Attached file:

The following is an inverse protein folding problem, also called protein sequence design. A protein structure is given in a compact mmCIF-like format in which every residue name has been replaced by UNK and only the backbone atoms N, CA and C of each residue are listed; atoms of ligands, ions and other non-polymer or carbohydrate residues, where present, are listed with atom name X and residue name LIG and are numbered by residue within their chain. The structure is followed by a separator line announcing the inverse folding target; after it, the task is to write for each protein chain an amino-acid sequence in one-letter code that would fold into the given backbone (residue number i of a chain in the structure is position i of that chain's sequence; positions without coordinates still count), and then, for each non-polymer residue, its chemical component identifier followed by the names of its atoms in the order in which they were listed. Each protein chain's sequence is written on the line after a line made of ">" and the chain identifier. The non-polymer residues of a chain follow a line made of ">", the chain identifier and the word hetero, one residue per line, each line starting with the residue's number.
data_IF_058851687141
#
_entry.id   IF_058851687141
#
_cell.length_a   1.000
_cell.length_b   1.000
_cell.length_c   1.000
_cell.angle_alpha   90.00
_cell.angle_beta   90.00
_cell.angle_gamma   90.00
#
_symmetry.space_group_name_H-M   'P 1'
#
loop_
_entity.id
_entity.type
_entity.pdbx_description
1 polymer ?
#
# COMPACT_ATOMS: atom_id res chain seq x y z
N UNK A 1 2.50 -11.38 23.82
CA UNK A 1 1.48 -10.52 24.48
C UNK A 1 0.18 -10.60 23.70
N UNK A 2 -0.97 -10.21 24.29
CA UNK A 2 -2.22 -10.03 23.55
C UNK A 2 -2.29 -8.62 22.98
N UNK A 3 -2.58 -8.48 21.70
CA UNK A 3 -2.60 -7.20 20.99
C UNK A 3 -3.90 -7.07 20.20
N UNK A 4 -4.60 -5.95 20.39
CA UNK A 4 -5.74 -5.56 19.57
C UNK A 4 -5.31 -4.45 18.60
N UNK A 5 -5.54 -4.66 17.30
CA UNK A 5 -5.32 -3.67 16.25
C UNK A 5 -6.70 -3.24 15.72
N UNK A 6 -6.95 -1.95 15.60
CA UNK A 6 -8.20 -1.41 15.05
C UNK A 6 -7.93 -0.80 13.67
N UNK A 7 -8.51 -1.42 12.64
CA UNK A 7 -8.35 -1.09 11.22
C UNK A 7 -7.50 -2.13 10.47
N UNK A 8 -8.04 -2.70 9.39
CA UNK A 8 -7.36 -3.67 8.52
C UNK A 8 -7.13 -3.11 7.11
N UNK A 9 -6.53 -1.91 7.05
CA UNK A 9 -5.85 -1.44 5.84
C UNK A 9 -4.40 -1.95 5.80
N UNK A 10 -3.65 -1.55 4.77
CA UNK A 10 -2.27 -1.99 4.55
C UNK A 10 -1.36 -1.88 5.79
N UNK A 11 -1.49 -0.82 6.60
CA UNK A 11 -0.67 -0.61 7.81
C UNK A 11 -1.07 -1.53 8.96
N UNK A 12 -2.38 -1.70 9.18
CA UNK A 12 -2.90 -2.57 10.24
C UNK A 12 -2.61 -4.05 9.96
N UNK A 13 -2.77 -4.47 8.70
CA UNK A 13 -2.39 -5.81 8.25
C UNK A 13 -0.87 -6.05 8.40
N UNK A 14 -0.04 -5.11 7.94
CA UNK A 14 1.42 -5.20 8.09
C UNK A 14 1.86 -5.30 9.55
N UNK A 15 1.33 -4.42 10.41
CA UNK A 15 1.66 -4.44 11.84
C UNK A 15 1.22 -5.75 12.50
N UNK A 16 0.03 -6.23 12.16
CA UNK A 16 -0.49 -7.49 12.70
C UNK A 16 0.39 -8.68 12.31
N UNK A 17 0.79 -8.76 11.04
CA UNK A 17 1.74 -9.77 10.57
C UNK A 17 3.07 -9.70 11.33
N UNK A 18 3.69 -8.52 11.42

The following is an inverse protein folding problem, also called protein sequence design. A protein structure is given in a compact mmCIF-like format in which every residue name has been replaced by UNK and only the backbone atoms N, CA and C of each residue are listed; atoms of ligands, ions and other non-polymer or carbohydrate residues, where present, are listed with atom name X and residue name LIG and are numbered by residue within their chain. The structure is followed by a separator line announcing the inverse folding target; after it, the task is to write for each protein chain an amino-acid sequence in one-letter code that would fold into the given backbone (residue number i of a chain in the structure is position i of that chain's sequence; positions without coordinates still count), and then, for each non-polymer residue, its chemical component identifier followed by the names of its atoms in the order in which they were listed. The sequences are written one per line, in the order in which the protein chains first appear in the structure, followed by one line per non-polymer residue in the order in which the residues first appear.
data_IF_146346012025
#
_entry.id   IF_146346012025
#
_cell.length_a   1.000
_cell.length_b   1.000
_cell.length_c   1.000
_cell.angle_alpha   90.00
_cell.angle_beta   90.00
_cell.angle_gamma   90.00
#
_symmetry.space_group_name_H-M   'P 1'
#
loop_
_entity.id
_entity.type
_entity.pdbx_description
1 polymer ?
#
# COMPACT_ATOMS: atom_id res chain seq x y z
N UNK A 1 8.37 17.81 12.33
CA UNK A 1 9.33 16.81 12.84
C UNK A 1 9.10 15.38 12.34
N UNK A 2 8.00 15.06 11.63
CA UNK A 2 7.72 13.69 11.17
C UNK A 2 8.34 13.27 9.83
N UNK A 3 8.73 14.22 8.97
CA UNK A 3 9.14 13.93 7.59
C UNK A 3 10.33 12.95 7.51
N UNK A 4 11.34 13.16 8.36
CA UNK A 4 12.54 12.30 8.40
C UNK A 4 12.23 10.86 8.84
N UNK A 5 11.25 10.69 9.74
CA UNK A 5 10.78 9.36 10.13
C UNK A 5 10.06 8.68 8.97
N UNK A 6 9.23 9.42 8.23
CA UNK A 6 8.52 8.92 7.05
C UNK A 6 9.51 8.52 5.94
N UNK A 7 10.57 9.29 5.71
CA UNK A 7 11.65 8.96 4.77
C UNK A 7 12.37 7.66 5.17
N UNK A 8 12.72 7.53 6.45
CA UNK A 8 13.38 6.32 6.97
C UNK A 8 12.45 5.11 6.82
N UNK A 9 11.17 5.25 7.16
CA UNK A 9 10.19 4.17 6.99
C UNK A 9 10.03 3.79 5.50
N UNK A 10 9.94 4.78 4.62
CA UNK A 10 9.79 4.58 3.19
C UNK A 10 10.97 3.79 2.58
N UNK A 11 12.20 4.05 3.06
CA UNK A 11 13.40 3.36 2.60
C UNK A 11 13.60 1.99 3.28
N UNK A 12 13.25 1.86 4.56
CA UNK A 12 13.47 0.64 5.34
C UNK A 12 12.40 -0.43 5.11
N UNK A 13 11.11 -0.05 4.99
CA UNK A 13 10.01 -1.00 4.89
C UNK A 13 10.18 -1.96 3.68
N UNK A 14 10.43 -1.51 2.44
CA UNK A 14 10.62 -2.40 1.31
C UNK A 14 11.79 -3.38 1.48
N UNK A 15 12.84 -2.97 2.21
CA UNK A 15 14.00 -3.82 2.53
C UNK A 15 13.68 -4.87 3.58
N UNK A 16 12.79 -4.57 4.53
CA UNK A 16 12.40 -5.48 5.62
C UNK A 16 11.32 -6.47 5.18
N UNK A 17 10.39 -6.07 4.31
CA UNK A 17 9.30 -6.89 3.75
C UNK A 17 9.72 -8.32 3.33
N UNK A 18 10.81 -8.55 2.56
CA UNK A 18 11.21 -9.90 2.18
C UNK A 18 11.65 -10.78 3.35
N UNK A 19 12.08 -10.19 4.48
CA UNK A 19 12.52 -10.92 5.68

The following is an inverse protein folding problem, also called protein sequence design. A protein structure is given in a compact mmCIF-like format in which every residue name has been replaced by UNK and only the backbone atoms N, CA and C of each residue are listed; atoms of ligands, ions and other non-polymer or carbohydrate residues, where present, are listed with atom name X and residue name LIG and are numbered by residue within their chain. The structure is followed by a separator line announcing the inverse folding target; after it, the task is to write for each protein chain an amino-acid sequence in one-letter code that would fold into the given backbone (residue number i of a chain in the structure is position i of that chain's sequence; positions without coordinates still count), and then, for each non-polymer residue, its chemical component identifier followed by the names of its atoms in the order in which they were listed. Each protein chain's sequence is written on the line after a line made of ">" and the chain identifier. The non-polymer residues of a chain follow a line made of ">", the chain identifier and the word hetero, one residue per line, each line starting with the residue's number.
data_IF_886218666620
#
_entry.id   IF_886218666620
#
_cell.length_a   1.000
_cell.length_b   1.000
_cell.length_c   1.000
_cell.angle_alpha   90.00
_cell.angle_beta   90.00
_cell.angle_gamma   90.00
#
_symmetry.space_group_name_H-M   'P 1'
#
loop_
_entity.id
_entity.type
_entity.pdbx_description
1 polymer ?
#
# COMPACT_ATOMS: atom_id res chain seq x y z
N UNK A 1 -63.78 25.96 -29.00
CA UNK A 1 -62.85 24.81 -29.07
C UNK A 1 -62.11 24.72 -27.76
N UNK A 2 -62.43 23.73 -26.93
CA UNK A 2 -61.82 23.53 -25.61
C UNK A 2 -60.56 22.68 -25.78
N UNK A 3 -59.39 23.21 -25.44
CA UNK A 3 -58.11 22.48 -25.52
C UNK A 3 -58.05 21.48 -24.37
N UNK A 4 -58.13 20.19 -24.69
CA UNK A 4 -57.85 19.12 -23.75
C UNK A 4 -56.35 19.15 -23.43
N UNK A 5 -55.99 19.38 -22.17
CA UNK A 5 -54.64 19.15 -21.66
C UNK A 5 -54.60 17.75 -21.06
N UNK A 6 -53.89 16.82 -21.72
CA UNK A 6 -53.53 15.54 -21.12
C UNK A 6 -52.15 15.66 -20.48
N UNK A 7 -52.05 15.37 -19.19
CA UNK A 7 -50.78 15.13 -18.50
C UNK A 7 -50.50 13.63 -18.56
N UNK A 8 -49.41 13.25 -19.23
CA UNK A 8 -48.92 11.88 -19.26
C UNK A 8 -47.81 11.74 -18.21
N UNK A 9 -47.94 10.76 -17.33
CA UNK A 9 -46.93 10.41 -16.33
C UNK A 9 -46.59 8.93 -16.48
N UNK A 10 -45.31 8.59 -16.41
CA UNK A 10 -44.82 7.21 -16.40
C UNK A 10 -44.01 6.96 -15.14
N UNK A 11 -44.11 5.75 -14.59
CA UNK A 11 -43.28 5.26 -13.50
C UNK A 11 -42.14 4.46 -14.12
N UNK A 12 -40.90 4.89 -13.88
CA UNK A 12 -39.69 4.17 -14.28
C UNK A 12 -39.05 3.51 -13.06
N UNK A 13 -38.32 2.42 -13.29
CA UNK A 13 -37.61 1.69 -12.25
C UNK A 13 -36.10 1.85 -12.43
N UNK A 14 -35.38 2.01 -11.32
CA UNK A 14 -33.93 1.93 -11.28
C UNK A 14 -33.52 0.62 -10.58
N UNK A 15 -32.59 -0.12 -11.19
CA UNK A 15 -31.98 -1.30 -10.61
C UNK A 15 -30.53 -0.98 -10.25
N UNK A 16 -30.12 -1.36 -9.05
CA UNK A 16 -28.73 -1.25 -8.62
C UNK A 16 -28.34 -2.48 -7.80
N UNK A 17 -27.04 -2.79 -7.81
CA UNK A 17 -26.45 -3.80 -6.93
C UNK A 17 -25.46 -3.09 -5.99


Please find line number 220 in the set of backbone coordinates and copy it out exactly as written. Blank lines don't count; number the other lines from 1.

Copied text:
N UNK A 17 -27.04 -2.79 -7.81